A couple of decades ago, the planning mantra in Oregon was “don’t turn Portland into Los Angeles,” meaning don’t make it more congested. So planners were a bit chagrinned to discover that their plans actually aimed to turn Portland into Los Angeles (see p. 7), meaning a dense urban area (L.A. is the densest in the nation) with a low number of freeway miles per capita (L.A. has the lowest of the nation’s fifty largest urban areas). Since then, Portland-area congestion (measured in hours of delay per commuter) has reached the Los Angeles’ 1985 level.
Today, the mantra is “don’t turn Portland into San Francisco,” meaning an extremely unaffordable housing market. So it should be no surprise that Portland planners are following exactly the policies that will turn Portland into San Francisco.
“We have a crisis of housing affordability in this city,” says Portland Mayor Hales. But expanding the urban-growth boundary is not the answer, he claims. “It’s not true that new housing at the edge is affordable,” he argues. “Maybe it once was when there was cheap land, cheap money and cheap transportation. That’s not true anymore.” Yes, but the reason it isn’t true is the urban-growth boundary. Get rid of the boundary and associated planning restrictions, and vacant land becomes cheap, and new homes built on the urban fringe will cost a lot less. In turn, that will force prices down throughout the city and region.
In his reflections on the debate we had last week, Charles Marohn’s main comment is that he found my ideas “utterly impractical.” What were those ideas? Privatizing local streets. Privatizing utilities. Privatizing other common goods.
Just how impractical are these ideas? Most utilities in this country are, after all private. Many streets are private–I live on one. St. Louis has privatized some of its streets.
During the debate, Marohn called himself a libertarian, but his response reveals him to be a progressive. Progressives believe that commonly owned resources are a good thing because they value the tragedy of the commons. Without the tragedy, there is no need for government intervention. Without a need for government intervention, the role of progressives is greatly diminished.
For those who want to see it but can’t be in Lafayette this afternoon, the Antiplanner’s debate with Charles Marohn will be livestreamed at 5:30 pm Central Time, 6:30 Eastern and 3:30 Pacific.
Metro, Portland’s regional planning agency, funds its hundreds of planners out of garbage fees, which is why Portland has the highest garbage collection costs in the Pacific Northwest. But Metro also encourages people to recycle in order to reduce their garbage refuse.
As a result, Portland garbage has declined enough to threaten Metro’s budget. Metro’s response, naturally, is to tax recyclables, which would probably lead some people to stop recycling.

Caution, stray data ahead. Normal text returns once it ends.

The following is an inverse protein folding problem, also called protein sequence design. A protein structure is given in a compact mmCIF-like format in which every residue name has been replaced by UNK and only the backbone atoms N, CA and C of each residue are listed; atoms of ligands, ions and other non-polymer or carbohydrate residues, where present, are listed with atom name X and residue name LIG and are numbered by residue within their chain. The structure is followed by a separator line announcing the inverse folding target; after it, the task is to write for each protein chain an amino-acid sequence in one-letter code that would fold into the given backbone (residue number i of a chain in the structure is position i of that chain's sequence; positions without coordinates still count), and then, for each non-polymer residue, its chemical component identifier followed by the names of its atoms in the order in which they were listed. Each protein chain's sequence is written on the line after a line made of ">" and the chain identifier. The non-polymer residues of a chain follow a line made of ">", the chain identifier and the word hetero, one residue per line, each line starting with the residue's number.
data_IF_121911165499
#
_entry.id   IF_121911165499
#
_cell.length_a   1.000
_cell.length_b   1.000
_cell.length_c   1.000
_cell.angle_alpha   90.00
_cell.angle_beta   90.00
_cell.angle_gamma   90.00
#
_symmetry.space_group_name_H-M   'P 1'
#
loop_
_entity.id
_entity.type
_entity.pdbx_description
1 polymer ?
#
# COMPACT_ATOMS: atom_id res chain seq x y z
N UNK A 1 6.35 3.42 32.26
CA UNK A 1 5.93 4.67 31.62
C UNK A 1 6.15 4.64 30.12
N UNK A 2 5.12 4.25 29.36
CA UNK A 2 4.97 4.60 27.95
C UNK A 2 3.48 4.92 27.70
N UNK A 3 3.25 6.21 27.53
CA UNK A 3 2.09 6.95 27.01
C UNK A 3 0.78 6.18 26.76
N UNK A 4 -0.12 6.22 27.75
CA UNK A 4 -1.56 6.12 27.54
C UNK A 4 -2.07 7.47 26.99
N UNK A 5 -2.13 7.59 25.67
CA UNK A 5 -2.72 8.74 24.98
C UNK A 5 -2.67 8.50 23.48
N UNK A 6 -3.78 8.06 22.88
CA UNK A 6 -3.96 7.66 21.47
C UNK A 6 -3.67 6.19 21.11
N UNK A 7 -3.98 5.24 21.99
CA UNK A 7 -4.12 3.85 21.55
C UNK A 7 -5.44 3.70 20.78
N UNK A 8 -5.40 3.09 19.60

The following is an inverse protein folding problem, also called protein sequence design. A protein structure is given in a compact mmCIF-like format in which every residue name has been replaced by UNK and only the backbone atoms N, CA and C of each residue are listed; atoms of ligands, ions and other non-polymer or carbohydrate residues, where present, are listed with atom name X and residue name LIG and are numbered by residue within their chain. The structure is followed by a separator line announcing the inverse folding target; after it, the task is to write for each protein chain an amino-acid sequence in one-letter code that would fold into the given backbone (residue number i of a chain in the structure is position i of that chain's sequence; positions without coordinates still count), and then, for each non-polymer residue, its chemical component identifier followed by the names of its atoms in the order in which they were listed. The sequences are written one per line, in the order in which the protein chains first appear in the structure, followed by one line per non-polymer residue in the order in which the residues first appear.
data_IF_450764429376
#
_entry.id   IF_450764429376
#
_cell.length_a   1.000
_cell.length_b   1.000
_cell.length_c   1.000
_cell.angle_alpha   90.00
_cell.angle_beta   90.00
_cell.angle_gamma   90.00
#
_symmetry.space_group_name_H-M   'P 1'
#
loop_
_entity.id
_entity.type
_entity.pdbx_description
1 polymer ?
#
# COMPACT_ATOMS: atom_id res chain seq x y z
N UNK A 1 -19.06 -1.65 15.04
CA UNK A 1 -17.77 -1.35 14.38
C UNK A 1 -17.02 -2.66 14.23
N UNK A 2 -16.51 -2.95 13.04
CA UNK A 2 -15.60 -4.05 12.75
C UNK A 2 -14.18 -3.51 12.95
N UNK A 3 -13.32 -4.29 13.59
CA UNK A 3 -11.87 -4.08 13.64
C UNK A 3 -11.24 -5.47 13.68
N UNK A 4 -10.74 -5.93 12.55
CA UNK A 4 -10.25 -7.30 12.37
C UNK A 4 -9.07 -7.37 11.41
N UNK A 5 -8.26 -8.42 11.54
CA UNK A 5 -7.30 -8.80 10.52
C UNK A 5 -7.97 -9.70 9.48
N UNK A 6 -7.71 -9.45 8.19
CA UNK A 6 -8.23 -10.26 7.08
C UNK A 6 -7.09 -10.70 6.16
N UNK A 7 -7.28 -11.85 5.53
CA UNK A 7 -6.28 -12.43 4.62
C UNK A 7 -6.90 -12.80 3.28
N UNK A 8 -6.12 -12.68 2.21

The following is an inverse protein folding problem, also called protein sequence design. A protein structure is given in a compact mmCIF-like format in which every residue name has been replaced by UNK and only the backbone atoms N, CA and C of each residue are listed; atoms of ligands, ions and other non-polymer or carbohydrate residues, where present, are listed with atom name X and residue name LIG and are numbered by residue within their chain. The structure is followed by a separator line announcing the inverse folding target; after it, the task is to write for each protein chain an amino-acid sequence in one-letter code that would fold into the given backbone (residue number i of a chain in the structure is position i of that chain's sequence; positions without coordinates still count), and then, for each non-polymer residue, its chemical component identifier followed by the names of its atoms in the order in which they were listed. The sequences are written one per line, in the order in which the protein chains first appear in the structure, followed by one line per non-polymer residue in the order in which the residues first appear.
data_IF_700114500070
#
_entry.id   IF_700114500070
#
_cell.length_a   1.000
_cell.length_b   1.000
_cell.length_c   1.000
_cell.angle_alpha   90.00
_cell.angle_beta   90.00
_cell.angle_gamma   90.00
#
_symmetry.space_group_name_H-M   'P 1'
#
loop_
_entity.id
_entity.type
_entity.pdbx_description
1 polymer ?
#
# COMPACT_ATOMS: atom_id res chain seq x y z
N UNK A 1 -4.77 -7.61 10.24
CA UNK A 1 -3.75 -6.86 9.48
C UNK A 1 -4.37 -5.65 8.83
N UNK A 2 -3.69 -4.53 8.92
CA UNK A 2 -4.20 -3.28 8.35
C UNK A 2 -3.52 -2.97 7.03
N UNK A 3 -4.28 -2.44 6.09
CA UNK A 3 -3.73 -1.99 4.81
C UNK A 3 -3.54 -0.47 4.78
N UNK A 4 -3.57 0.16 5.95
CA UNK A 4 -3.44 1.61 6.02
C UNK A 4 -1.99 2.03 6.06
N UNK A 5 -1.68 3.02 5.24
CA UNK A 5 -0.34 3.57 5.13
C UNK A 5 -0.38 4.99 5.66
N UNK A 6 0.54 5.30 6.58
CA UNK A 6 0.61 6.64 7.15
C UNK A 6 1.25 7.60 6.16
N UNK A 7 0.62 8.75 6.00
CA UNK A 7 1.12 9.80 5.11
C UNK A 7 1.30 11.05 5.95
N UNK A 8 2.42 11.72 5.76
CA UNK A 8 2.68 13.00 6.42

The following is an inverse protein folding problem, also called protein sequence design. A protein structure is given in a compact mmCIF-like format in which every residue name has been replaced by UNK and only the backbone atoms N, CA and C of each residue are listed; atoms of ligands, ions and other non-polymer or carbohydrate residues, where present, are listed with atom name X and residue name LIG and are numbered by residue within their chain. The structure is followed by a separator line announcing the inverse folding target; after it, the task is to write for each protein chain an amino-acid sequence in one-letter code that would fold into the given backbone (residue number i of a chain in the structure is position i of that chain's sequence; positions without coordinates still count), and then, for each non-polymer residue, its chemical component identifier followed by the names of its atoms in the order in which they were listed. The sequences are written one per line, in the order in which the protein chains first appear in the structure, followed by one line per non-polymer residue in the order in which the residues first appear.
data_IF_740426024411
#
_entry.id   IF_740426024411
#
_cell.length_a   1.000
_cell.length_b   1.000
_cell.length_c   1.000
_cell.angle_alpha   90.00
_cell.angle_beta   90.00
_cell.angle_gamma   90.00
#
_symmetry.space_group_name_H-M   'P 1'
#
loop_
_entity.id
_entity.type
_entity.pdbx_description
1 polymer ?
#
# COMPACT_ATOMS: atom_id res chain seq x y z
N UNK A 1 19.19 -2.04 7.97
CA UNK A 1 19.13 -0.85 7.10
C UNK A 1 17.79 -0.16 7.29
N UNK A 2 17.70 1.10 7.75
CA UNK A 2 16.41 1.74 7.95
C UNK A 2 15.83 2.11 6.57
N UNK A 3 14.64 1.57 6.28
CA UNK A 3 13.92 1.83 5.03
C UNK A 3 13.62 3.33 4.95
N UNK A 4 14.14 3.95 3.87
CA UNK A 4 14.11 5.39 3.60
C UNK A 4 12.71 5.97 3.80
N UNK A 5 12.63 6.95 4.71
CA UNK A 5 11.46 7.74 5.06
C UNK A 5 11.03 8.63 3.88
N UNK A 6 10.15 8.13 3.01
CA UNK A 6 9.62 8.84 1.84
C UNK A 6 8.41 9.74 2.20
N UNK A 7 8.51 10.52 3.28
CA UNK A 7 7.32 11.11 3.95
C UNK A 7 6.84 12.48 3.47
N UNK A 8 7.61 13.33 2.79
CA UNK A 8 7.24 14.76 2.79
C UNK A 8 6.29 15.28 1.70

Since transit is partly funded out of gas taxes, if most people actually stopped driving and started riding transit (which they show no inclination of doing in Portland or elsewhere), Metro would probably start taxing transit riders. And many places use inclusionary zoning or other housing taxes to pay for affordable housing for low-income families, so if builders stopped building high-end housing and started building exclusively for low-income families, Metro would start taxing the poor to pay for their housing. It seems likely that Metro hasn’t really thought this through.
Yesterday, the Department of Housing and Urban Development (HUD) approved a new fair housing rule called Affirmatively Furthering Fair Housing. This follows the Supreme Court’s recent ruling allowing HUD to use disparate impact as a criterion for determining whether a community is guilty of unfair housing practices.
Racists. Wikimedia photo by Bernard Gagnon.
In one form of disparate impact analyses, HUD compares the racial makeup of a city or suburb with the makeup of the urban area as a whole. If the city doesn’t have enough minorities, it is presumed guilty and must take steps to attract more. Under the Affirmatively Furthering Fair Housing rule, that could mean subsidizing low-income housing or rezoning land for high-density housing.
The Economist laments that cities are shrinking all over the world. More than a third of the cities in Germany are losing population, as are nearly one in ten in the United States. What the Economist fails to note is that most of the cities it uses as examples–Detroit, cities in the former East Germany–were once dominated by strong governments that taxed people heavily and often tried to control how people lived.
American urban planners are no longer trying to make people live in high-rise housing that is so common in eastern Europe. Instead, they are trying to make people live in mixed-use, mid-rise housing, so-called transit-oriented developments. The type locale for this kind of housing is New York City’s West Village, where Jane Jacobs lived when she wrote The Death and Life of Great American Cities. Jacobs was convinced that the urban planners of her day didn’t understand how cities worked, but she was just as convinced that she did understand how cities worked, and in her mind the West Village was the model.
Her book, in turn, became the model for New Urbanists. Indeed, some call her the mother of what passes today for urban design. Unfortunately, she was as wrong about how cities work as the planners she criticized.